Some of the biggest impacts an organisation makes can be through its advocacy work. Such work to influence the behaviour of stakeholders takes time and is considered by some to be overhead rather than direct service to community, and therefore often unattractive to investors.

Cancer Council has used its standing as a community-based, independent agent for change to achieve some of their biggest social and health impacts. Paul Grogan, Cancer Council’s Director, Public Policy and Knowledge Management, notes, “to make a long-term impact in cancer prevention or cancer control, it involves advocacy”.

The advocacy legacy of the Cancer Council can be traced back to Dr Nigel Gray, Director of Cancer Council Victoria 1968- 1995. Dr Gray in effect developed a template for evidence-based, non-partisan tobacco control advocacy which was widely consulted by Australian prime ministers and world leaders.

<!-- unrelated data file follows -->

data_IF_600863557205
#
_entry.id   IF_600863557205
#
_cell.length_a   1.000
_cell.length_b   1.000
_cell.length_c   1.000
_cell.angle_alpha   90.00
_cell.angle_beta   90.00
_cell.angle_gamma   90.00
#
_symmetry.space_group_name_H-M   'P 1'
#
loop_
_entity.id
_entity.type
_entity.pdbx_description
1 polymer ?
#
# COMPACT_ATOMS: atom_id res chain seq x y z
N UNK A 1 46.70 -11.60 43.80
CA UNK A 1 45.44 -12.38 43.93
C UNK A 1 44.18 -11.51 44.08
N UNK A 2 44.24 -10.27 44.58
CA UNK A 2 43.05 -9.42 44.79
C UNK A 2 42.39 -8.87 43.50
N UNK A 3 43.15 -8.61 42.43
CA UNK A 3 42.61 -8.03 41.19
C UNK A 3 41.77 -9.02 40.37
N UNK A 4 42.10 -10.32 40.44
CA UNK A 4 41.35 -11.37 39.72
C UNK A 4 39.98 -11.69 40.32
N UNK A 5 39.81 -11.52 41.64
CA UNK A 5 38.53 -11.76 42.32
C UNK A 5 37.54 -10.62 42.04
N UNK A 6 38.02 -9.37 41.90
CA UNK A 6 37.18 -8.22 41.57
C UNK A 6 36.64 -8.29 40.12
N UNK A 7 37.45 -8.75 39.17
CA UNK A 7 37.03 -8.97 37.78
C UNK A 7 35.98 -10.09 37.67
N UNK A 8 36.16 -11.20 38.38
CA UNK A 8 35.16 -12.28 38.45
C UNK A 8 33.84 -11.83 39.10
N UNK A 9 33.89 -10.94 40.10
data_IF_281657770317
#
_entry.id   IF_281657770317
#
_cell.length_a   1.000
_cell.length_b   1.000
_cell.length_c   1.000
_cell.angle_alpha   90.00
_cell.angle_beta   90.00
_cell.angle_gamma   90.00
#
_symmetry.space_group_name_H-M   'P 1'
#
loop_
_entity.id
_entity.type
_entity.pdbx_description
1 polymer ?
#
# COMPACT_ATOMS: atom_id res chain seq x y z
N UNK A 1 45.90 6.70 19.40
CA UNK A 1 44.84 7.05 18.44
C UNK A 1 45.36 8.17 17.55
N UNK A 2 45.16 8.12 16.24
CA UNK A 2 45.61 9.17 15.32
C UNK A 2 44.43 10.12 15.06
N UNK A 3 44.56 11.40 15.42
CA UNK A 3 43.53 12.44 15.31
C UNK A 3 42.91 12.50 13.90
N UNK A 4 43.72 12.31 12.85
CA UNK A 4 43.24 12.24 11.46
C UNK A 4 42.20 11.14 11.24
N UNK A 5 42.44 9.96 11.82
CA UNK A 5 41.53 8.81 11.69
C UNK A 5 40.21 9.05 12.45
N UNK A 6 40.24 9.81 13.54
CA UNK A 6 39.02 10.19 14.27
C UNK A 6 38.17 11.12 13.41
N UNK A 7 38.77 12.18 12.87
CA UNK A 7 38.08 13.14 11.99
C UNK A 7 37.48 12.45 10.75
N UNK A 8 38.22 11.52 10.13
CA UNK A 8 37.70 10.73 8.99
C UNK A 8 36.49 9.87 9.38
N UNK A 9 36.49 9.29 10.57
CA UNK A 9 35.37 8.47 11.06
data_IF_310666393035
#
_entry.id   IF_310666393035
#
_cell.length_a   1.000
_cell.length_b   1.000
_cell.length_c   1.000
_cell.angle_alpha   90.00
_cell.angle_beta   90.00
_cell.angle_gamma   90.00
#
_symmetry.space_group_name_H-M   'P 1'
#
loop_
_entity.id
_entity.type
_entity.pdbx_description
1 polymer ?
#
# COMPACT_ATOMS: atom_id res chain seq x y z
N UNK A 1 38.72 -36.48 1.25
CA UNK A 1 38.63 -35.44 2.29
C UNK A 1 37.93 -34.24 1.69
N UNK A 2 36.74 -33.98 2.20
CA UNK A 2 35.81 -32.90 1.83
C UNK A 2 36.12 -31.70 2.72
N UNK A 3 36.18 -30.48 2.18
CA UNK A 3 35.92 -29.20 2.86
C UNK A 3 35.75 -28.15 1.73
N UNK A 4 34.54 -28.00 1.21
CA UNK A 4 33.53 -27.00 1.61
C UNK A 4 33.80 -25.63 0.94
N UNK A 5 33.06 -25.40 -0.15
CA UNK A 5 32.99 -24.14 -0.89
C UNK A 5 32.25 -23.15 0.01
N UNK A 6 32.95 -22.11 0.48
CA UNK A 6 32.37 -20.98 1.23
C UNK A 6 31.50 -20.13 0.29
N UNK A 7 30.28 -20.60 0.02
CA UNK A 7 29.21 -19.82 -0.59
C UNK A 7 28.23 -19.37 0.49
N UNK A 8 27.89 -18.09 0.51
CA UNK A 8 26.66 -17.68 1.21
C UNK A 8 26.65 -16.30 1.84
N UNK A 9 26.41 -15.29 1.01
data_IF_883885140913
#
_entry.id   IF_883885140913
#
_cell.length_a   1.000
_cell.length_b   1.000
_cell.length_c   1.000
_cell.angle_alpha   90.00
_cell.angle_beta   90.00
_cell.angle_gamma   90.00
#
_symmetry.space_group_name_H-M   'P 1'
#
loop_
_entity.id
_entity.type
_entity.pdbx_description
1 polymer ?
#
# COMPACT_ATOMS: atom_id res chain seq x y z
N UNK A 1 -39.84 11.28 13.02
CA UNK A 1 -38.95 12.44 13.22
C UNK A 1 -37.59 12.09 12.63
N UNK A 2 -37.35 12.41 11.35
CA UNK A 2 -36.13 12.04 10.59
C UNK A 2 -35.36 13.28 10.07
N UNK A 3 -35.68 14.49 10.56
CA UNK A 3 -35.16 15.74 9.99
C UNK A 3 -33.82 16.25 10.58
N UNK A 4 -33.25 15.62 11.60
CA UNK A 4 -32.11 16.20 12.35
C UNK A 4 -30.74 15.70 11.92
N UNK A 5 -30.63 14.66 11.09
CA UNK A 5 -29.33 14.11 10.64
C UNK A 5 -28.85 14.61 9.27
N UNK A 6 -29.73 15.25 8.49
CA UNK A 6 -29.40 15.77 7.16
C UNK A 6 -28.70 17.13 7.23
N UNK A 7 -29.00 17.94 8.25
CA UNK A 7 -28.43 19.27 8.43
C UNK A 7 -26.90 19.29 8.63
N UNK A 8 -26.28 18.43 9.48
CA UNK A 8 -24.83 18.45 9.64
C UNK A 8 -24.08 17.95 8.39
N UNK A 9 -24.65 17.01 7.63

A recent example is the introduction of plain packaging of tobacco products in Australia; a world-first that has since been implemented in five other nations. While plain packaging is rightly associated with Nicola Roxon, the health minister who introduced it in 2010-11, Cancer Council first called for the measure in 1993. In addition, Cancer Council and its non-government allies worked in an independent, apolitical context to help ensure plain packaging had multi-partisan support.

Cancer Council truly demonstrates the value of advocacy. Paul Grogan states “the actual overhead involved in making the case for plain packaging was really modest compared with the outcome”.


Source: Oncology News Australia

Source: Oncology News Australia

So effective was Dr Gray’s advocacy, and so important is tobacco control, that a medical journal editorial published soon after his death postulated that he may well have saved and extended more human lives than any other clinician in recent memory – entirely as a not-for-profit advocate for change.